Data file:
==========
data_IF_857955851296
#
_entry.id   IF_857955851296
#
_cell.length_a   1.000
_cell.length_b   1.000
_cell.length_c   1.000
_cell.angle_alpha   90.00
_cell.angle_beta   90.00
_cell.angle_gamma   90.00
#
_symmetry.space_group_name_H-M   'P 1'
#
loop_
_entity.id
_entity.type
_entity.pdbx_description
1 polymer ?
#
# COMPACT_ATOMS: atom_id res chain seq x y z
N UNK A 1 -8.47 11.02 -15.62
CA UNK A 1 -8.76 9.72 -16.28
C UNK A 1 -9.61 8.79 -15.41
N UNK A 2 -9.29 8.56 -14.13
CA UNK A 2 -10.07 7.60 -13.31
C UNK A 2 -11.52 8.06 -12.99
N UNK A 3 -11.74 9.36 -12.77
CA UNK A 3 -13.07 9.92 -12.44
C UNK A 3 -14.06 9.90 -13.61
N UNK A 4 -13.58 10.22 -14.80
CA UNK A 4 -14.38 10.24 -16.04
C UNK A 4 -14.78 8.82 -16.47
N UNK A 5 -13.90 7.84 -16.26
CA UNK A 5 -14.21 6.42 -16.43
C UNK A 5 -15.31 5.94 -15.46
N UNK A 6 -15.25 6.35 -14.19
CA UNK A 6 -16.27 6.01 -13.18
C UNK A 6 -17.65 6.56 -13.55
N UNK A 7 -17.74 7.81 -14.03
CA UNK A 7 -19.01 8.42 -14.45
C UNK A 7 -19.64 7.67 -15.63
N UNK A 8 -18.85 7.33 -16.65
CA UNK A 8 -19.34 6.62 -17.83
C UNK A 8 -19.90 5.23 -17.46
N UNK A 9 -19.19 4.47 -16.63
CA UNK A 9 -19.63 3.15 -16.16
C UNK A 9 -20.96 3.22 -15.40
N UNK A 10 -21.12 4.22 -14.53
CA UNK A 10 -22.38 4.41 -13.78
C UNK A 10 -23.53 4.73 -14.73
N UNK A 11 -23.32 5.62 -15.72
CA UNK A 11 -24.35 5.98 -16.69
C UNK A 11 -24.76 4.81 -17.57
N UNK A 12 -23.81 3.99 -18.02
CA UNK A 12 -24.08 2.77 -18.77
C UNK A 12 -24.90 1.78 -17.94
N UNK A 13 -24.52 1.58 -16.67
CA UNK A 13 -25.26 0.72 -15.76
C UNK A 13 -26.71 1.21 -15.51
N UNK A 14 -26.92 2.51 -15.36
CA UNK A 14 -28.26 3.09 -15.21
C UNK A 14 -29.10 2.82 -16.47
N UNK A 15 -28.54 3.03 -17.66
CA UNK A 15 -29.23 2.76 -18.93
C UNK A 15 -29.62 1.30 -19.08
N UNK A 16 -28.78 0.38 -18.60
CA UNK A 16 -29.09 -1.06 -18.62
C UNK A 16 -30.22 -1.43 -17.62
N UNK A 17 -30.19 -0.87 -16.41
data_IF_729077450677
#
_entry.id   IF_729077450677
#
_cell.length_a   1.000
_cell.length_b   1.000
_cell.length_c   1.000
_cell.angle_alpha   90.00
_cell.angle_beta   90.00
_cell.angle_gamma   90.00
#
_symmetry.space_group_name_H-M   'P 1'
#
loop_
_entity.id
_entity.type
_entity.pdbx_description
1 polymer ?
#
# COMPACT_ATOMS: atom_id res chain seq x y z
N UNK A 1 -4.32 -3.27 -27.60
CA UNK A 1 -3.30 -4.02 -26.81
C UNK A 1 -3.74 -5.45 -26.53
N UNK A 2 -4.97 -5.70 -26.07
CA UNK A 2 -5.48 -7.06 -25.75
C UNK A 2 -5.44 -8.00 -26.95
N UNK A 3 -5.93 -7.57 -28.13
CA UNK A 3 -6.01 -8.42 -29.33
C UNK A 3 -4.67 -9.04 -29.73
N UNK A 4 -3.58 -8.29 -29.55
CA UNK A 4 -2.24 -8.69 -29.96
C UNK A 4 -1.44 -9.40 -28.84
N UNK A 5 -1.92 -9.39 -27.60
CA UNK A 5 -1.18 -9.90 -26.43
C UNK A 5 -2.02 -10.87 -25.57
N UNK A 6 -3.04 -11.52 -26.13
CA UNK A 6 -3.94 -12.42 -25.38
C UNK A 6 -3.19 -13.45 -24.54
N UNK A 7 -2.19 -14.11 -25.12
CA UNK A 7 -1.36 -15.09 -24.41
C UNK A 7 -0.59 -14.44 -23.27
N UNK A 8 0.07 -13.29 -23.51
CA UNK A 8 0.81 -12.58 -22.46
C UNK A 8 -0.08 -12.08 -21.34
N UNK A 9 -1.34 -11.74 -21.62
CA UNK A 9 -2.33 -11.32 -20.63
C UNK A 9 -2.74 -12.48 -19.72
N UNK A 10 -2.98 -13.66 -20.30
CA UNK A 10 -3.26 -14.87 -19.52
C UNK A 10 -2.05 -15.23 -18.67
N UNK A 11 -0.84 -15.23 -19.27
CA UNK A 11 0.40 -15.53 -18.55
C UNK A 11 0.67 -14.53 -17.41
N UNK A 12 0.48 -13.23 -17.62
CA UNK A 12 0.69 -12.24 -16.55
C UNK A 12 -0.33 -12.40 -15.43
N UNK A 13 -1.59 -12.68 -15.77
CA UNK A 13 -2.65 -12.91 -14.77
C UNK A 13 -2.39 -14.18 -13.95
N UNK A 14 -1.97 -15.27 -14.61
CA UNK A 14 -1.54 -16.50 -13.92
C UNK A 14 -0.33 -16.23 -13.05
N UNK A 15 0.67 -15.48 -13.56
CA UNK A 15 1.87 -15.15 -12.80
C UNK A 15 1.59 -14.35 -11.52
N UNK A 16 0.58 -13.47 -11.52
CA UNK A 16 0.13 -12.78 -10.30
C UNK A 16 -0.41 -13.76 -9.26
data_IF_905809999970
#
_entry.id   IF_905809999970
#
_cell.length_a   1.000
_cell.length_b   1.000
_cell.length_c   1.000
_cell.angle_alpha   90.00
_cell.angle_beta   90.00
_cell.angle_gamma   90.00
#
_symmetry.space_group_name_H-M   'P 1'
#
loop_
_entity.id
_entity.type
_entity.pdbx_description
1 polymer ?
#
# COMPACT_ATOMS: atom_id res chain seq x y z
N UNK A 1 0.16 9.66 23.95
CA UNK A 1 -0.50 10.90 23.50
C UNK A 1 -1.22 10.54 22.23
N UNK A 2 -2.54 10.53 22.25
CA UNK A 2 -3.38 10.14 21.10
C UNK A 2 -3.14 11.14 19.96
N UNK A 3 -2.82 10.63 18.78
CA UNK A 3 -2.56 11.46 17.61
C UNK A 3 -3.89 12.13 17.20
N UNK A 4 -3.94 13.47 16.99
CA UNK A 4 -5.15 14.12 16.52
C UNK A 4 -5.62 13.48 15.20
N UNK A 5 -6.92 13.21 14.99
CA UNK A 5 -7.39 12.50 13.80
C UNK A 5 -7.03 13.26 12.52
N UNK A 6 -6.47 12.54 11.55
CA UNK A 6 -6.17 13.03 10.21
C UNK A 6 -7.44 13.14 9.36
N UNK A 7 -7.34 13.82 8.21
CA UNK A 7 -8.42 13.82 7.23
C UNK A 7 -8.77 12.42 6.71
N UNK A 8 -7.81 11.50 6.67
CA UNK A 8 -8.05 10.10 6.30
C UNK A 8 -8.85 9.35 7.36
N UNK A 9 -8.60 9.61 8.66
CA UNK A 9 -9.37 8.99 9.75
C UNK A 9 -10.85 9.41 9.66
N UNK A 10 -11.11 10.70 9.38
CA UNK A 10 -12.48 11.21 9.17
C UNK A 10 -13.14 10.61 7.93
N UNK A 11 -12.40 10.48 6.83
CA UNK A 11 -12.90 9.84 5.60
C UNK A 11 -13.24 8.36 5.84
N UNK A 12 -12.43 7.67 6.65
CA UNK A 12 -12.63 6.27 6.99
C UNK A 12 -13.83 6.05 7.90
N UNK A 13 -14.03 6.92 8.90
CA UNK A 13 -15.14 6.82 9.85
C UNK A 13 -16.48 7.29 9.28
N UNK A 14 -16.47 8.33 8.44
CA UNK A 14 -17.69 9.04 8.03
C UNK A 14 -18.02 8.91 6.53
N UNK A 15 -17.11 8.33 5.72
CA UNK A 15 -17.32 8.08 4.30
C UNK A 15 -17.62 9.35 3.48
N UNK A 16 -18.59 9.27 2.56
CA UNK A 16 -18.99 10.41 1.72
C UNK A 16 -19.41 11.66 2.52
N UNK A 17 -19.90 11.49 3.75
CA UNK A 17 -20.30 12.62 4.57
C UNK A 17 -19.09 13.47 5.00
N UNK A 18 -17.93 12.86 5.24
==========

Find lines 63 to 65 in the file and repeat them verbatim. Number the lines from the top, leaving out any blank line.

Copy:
N UNK A 15 -28.54 3.03 -17.66
CA UNK A 15 -29.23 2.76 -18.93
C UNK A 15 -29.62 1.30 -19.08